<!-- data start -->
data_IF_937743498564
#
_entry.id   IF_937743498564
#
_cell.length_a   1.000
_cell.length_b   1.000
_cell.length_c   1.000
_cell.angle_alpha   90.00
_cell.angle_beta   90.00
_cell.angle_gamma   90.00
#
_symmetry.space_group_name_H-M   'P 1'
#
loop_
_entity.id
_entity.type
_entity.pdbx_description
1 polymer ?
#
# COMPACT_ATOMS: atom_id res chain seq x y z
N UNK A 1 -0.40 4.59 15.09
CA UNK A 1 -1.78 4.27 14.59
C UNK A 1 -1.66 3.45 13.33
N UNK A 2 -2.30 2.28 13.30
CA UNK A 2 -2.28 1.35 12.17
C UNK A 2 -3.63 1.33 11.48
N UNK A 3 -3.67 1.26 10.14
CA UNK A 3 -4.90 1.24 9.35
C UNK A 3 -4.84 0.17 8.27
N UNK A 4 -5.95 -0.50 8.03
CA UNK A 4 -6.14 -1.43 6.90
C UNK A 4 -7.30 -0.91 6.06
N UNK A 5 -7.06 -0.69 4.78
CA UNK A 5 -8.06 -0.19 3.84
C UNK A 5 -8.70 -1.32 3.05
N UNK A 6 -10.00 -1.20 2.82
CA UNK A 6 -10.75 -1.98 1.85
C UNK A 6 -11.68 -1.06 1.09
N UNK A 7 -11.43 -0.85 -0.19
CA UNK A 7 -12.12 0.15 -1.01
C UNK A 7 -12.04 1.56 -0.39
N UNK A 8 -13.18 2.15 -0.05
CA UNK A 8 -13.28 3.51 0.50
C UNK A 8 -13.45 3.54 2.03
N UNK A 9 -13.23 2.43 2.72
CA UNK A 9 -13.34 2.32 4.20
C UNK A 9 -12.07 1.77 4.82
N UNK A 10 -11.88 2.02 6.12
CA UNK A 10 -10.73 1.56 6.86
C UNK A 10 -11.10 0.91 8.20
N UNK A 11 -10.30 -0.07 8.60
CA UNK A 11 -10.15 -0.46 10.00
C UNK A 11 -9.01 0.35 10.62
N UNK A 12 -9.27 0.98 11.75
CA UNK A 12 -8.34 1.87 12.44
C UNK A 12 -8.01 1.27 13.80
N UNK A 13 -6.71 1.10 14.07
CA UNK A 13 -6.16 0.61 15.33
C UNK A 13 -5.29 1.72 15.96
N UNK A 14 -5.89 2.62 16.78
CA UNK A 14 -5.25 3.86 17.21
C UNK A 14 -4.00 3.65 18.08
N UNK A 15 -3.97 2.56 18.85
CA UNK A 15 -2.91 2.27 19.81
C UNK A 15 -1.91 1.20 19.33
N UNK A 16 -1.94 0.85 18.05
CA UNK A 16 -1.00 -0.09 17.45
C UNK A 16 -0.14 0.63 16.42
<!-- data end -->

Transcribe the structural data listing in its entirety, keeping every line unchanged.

data_IF_937743498564
#
_entry.id   IF_937743498564
#
_cell.length_a   1.000
_cell.length_b   1.000
_cell.length_c   1.000
_cell.angle_alpha   90.00
_cell.angle_beta   90.00
_cell.angle_gamma   90.00
#
_symmetry.space_group_name_H-M   'P 1'
#
loop_
_entity.id
_entity.type
_entity.pdbx_description
1 polymer ?
#
# COMPACT_ATOMS: atom_id res chain seq x y z
N UNK A 1 -0.40 4.59 15.09
CA UNK A 1 -1.78 4.27 14.59
C UNK A 1 -1.66 3.45 13.33
N UNK A 2 -2.30 2.28 13.30
CA UNK A 2 -2.28 1.35 12.17
C UNK A 2 -3.63 1.33 11.48
N UNK A 3 -3.67 1.26 10.14
CA UNK A 3 -4.90 1.24 9.35
C UNK A 3 -4.84 0.17 8.27
N UNK A 4 -5.95 -0.50 8.03
CA UNK A 4 -6.14 -1.43 6.90
C UNK A 4 -7.30 -0.91 6.06
N UNK A 5 -7.06 -0.69 4.78
CA UNK A 5 -8.06 -0.19 3.84
C UNK A 5 -8.70 -1.32 3.05
N UNK A 6 -10.00 -1.20 2.82
CA UNK A 6 -10.75 -1.98 1.85
C UNK A 6 -11.68 -1.06 1.09
N UNK A 7 -11.43 -0.85 -0.19
CA UNK A 7 -12.12 0.15 -1.01
C UNK A 7 -12.04 1.56 -0.39
N UNK A 8 -13.18 2.15 -0.05
CA UNK A 8 -13.28 3.51 0.50
C UNK A 8 -13.45 3.54 2.03
N UNK A 9 -13.23 2.43 2.72
CA UNK A 9 -13.34 2.32 4.20
C UNK A 9 -12.07 1.77 4.82
N UNK A 10 -11.88 2.02 6.12
CA UNK A 10 -10.73 1.56 6.86
C UNK A 10 -11.10 0.91 8.20
N UNK A 11 -10.30 -0.07 8.60
CA UNK A 11 -10.15 -0.46 10.00
C UNK A 11 -9.01 0.35 10.62
N UNK A 12 -9.27 0.98 11.75
CA UNK A 12 -8.34 1.87 12.44
C UNK A 12 -8.01 1.27 13.80
N UNK A 13 -6.71 1.10 14.07
CA UNK A 13 -6.16 0.61 15.33
C UNK A 13 -5.29 1.72 15.96
N UNK A 14 -5.89 2.62 16.78
CA UNK A 14 -5.25 3.86 17.21
C UNK A 14 -4.00 3.65 18.08
N UNK A 15 -3.97 2.56 18.85
CA UNK A 15 -2.91 2.27 19.81
C UNK A 15 -1.91 1.20 19.33
N UNK A 16 -1.94 0.85 18.05
CA UNK A 16 -1.00 -0.09 17.45
C UNK A 16 -0.14 0.63 16.42